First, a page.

SEC Dismisses Binance Motion to Toss Lawsuit as “Theatrics”

The U.S. Securities and Exchange Commission (SEC) is in “relentless pursuit of justice” in Binance lawsuit.

Gary Gensler with one hand raised and one on his heart, in angelic light.
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  • The SEC is still pursuing charges against Binance, CZ.
  • The regulator opposed a motion by the defense to dismiss the lawsuit.
  • Court filing reveals the “theatrical” side of both parties.

The crypto regulation landscape in the U.S. is rapidly evolving and sometimes opaque, especially when regulatory agencies are thought to be overreaching in their enforcement actions.

Despite a crypto law lacuna, the Securities and Exchange Commission (SEC) has demonstrated a relentless will to pursue Binance, its founder Changpeng “CZ” Zhao, and the exchange’s U.S. affiliate, Binance.US.

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On November 7, the securities watchdog filed opposition to a motion to dismiss its lawsuit against the defendants, arguing that the charged parties are culpable of fraud and securities law violation.

SEC Filing Opposes Binance Motion to Dismiss Lawsuit

In a motion filed on September 21, the defendants asked the court to dismiss SEC’s lawsuit against them, arguing that the regulator had “overstepped its authority” and failed to plausibly demonstrate that the crypto assets contested in the case are securities.

According to the regulator, these arguments, among others submitted by the defendants, are mere “theatrics” and “elevate form over substance.”

An excerpt of SEC's November 7 filing.
An excerpt of SEC’s November 7 filing

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Per the SEC’s filing, in a renewed bid to evade accountability, the arguments by the defense mostly ignore the regulator’s allegations that Binance and its U.S. affiliate offer crypto assets sold as securities. The regulator also noted the defense is trying to insert new requirements into Howey’s test.

Defendants further engage in theatrics, casting the SEC’s application of Howey as “breathtaking,” BAM Mem. 12, and this action as an attempt to “regulate this trillion-dollar industry through enforcement,” the SEC submitted, adding, “Zhao and Binance even take the remarkable position that they are not subject to the federal securities laws at all.”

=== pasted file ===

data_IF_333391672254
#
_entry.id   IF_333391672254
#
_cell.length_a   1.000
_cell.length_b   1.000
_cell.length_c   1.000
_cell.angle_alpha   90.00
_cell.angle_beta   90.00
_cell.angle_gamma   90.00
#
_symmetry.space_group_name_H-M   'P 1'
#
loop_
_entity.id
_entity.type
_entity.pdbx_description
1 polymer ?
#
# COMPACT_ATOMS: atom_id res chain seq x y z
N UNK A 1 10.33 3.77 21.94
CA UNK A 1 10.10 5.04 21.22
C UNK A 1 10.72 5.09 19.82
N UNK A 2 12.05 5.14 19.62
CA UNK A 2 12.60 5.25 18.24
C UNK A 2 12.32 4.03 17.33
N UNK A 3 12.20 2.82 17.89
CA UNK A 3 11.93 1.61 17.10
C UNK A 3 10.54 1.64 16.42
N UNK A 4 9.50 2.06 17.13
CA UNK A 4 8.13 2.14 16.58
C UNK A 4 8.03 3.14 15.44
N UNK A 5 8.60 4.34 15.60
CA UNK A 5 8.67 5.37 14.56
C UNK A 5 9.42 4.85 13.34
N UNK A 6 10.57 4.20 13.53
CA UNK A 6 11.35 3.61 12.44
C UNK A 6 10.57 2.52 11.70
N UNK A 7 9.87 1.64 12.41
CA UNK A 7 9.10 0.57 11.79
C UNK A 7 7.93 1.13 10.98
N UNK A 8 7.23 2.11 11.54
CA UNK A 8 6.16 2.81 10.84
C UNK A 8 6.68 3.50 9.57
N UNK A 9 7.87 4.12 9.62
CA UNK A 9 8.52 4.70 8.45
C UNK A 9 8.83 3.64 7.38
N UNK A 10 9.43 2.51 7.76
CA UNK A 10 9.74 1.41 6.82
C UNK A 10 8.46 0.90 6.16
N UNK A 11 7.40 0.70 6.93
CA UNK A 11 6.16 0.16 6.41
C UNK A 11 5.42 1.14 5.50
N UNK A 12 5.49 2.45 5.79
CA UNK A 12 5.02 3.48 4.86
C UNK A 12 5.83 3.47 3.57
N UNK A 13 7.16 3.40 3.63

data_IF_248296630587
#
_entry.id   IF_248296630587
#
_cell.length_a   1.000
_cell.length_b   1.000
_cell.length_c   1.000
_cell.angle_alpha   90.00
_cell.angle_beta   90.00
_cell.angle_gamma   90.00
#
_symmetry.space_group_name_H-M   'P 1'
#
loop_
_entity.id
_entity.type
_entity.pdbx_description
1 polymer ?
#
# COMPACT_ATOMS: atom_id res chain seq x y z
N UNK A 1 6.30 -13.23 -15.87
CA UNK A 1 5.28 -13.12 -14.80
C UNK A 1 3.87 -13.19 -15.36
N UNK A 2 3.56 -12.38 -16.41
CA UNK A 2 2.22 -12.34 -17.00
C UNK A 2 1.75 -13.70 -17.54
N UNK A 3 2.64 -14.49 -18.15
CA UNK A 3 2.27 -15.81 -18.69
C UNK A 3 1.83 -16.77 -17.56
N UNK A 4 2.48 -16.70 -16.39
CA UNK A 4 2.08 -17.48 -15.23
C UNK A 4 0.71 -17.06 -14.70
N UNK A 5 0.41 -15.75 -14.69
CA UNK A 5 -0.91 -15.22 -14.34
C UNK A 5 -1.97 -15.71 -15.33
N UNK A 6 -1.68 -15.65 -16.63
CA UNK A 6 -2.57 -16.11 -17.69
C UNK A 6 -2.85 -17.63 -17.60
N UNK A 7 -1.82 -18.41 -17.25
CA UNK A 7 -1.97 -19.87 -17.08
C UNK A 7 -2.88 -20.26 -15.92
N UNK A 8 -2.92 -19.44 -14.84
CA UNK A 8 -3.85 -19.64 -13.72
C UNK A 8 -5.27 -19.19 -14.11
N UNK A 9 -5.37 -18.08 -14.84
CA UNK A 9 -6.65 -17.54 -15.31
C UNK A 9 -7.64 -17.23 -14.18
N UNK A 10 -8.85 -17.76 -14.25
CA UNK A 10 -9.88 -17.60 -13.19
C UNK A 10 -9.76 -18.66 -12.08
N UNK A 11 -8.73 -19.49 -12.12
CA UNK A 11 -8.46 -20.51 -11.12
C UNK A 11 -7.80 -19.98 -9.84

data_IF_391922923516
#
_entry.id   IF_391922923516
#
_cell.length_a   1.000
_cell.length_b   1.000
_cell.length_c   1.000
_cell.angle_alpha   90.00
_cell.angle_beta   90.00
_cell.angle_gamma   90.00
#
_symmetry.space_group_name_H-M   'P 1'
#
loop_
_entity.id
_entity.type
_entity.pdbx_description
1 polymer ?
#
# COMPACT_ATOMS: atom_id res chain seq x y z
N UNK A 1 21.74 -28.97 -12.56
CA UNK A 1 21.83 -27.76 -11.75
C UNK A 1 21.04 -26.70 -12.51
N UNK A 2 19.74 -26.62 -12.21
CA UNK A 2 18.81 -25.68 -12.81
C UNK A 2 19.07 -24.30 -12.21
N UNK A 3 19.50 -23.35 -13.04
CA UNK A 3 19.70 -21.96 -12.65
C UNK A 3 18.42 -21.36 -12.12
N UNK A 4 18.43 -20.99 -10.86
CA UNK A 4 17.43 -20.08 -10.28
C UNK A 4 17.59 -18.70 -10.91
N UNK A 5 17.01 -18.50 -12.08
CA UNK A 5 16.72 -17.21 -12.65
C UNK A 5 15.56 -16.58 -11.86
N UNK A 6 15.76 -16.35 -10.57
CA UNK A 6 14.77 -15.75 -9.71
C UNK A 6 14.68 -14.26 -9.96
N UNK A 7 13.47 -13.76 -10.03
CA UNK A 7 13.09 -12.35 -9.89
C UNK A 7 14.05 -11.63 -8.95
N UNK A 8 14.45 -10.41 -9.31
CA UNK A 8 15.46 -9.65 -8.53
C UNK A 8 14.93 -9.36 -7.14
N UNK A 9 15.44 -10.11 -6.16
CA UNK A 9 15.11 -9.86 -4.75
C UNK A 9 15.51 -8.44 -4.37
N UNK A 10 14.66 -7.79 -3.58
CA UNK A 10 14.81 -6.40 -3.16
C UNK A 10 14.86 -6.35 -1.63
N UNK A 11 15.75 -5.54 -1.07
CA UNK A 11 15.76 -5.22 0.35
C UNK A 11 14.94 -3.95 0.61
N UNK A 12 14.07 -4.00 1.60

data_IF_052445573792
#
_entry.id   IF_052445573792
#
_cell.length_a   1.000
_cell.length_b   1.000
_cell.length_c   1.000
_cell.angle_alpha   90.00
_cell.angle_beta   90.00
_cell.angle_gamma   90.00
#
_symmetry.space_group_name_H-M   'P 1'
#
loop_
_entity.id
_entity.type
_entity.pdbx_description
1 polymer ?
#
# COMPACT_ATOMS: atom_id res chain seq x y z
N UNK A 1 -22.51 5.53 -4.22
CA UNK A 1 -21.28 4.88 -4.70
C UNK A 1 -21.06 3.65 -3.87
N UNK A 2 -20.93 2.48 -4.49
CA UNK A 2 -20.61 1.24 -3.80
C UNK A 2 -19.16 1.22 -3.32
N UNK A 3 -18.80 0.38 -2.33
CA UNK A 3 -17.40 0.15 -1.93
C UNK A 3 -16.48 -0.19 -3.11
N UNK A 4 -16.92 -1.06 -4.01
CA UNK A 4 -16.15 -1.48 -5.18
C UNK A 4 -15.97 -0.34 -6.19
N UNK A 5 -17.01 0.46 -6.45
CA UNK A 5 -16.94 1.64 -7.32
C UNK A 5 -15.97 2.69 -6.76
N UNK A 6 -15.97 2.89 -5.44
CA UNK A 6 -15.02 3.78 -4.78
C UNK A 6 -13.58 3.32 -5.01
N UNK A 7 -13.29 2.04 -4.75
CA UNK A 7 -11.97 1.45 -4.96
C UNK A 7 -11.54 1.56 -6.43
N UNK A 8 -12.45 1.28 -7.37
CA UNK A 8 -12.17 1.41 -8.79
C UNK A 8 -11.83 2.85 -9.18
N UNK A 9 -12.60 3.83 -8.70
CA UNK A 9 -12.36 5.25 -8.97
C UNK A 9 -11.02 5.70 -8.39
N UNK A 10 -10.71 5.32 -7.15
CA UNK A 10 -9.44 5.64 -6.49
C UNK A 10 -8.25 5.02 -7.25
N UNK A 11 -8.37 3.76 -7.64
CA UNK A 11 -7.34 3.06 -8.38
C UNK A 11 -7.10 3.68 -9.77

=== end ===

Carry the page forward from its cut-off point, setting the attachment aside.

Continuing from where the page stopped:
The regulator said the laws at issue suffice to sustain its claims against the defendants. Notably, the regulator stated that the defendants couldn’t escape their legal obligations by rewriting Howey.

On crypto law lacuna, the regulator argued that the defendants shouldn’t raise arguments based on legal uncertainty when, in fact, they admitted that they operated an “unlicensed securities exchange” in the U.S.  

Read why the SEC is set to review Grayscale’s Bitcoin ETF application:
SEC Mandated to Review Grayscale’s Bitcoin ETF Application

Stay updated on the SEC vs. Ripple legal battle:
Is the SEC’s Case against Ripple Losing Ground?

This article is for information purposes only and should not be considered trading or investment advice. Nothing herein shall be construed as financial, legal, or tax advice. Trading forex, cryptocurrencies, and CFDs pose a considerable risk of loss.

Author
Brian Danga

Brian Danga, a Kenyan crypto reporter, is dedicated to delivering breaking news and updates from the cryptocurrency world. With a background as a Web3 writer and project manager, he recognizes the importance of unbiased reporting. Holding an LLB degree from the University of Nairobi, Brian's analytical skills contribute to his accurate news reporting. His personal interests include cooking, watching documentaries, reading, and engaging in intellectual discussions.